On the plane that evening I met a young plump Chinaman who got on board in a last-minute rush with his young family. He sat down beside me as we started the take-off run. Slightly tipsy he’d just come from a party where he’d drunk quite a bit of beer, and now was on his way home to Kuching. On discovering I was Scottish he hummed a very good version of “Scotland the Brave” explaining that his father had been for many years employed by Scottish regiments stationed in Borneo. Despite this familiarity, there was something about him I didn’t like : confirmed as the talk turned to occupations and business and he said he was in the business of cutting down trees. “Show me a tree anywhere I can make a few - or better still a lot - of dollars, and I’ll cut it down, permission, environmental regulations or not. I don’t care as long as I can support my family”. ” As we were about to discover, how prophetic !
Getting off the plane we stepped into The Haze again, but much thicker than before, with many of the locals wearing filter masks over their noses and mouths. The Malaysians blamed the Indonesians and the Indonesians blamed the Malaysians, tho’ officially nobody blamed anybody except desperate jungle-slashing subsistence farmers and irresponsible profiteers like my Chinese tree-cutter. All, however, agreed that they were burning the Borneo jungle out of existence and polluting the planet, Kuching in particular. The consequent Haze dominated our visit and impressions of what otherwise would have been a colourful and bright land.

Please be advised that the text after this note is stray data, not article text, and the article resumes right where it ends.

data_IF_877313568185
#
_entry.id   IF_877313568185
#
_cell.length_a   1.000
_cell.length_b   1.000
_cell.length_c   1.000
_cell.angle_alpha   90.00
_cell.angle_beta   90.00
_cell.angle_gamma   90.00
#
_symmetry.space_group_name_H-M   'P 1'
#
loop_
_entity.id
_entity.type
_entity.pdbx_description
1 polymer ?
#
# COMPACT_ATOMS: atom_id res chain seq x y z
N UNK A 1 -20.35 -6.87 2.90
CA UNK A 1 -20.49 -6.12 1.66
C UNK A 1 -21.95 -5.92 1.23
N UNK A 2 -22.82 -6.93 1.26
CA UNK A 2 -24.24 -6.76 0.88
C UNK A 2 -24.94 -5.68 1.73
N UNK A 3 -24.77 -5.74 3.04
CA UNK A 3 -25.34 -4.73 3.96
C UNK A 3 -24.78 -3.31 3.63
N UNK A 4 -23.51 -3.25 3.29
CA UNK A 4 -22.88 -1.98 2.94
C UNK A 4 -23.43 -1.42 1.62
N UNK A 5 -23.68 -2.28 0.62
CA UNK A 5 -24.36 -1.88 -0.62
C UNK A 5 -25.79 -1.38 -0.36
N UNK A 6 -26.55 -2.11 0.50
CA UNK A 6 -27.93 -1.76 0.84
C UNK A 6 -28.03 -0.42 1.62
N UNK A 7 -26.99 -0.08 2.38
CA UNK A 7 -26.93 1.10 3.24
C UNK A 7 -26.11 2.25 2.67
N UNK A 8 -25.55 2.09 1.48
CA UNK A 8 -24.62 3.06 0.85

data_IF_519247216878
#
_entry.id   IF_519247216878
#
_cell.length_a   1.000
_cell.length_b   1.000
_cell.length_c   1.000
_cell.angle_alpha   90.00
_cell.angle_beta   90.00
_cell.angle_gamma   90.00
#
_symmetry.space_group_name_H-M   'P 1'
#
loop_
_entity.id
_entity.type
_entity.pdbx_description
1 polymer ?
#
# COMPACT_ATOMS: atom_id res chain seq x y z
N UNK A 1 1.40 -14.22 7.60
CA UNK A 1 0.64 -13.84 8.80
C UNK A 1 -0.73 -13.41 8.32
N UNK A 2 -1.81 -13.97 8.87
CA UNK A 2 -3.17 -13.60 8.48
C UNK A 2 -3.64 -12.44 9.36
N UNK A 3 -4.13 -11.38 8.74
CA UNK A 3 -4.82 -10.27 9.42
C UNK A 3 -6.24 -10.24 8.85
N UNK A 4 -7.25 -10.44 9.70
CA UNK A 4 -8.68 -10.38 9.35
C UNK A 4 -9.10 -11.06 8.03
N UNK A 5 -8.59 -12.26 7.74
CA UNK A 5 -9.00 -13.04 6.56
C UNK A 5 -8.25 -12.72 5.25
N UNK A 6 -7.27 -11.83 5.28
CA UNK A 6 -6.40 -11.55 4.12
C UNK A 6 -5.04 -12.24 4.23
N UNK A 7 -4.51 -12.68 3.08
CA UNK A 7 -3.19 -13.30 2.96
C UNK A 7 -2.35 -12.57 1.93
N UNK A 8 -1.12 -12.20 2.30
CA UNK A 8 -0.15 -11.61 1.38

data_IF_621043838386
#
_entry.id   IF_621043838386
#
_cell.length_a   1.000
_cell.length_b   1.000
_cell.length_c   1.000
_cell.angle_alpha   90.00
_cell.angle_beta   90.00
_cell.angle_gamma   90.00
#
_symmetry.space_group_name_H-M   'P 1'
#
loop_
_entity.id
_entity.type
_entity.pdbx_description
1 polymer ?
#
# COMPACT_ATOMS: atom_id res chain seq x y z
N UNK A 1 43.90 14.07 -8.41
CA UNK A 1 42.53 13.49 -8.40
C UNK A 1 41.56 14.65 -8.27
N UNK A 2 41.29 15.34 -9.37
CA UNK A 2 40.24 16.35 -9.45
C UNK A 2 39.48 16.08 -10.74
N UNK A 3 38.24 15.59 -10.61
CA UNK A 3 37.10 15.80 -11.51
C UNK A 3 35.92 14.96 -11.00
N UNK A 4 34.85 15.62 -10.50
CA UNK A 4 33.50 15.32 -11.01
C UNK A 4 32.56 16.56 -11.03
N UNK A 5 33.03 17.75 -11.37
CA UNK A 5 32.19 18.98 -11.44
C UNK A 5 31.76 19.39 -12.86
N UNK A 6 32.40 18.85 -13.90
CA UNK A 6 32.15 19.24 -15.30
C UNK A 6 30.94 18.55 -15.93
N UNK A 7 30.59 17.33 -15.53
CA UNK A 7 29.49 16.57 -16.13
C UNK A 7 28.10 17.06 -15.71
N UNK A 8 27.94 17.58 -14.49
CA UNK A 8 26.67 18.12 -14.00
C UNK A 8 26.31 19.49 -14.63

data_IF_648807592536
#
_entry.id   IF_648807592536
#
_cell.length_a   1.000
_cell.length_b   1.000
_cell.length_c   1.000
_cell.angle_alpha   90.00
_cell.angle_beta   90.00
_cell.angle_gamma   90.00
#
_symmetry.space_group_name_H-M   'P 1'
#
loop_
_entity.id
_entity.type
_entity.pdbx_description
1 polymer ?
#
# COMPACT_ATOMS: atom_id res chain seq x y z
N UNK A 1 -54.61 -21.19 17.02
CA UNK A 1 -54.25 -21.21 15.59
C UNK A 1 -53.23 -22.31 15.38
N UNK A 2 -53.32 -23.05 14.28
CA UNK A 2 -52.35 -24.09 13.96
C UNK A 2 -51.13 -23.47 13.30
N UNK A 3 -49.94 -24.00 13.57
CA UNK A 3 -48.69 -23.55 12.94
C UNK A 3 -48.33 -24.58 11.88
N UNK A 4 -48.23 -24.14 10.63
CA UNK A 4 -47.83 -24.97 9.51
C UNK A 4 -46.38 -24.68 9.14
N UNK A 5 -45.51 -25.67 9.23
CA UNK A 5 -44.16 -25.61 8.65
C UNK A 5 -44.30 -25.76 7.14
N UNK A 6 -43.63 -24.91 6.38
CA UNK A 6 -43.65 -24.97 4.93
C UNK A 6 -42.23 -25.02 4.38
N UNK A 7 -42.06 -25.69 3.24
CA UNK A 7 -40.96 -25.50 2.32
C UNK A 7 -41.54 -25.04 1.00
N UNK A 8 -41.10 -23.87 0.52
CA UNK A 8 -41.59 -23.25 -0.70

Kuching is derived, they say, from the Malay for Cat City and sits well upstream from the South China Sea on the wide and winding Sarawak River. The old southern part of the city and still its centre lies opposite the Rajah Brooke palace on the northern bank. Kuching was spared devastation during the war and many old buildings remained intact and in use in 1997. The mosque you can see in the old photo of a freighter lying at Kuching wharves was still there, as were the godowns or riverside warehouses, tho’ they’d been converted to cafes and shops on a riverside walkway for tourists. Filling in the five days before the 11th of September we had plenty of time to tour the city, visit the city’s exceptionally good Cat Museum, spend a day at the Sarawak Cultural Village and take a break by the coast with a swim in the South China Sea. Knowing the re-discovery trail we were following, and its significance, we were charmed one evening at dusk to come past the Anglican Cathedral in the old city centre and hear the sound of choral singing. Then suddenly it stopped. Then started again, as the children rehearsed. Then stopped, much as we wished it would continue.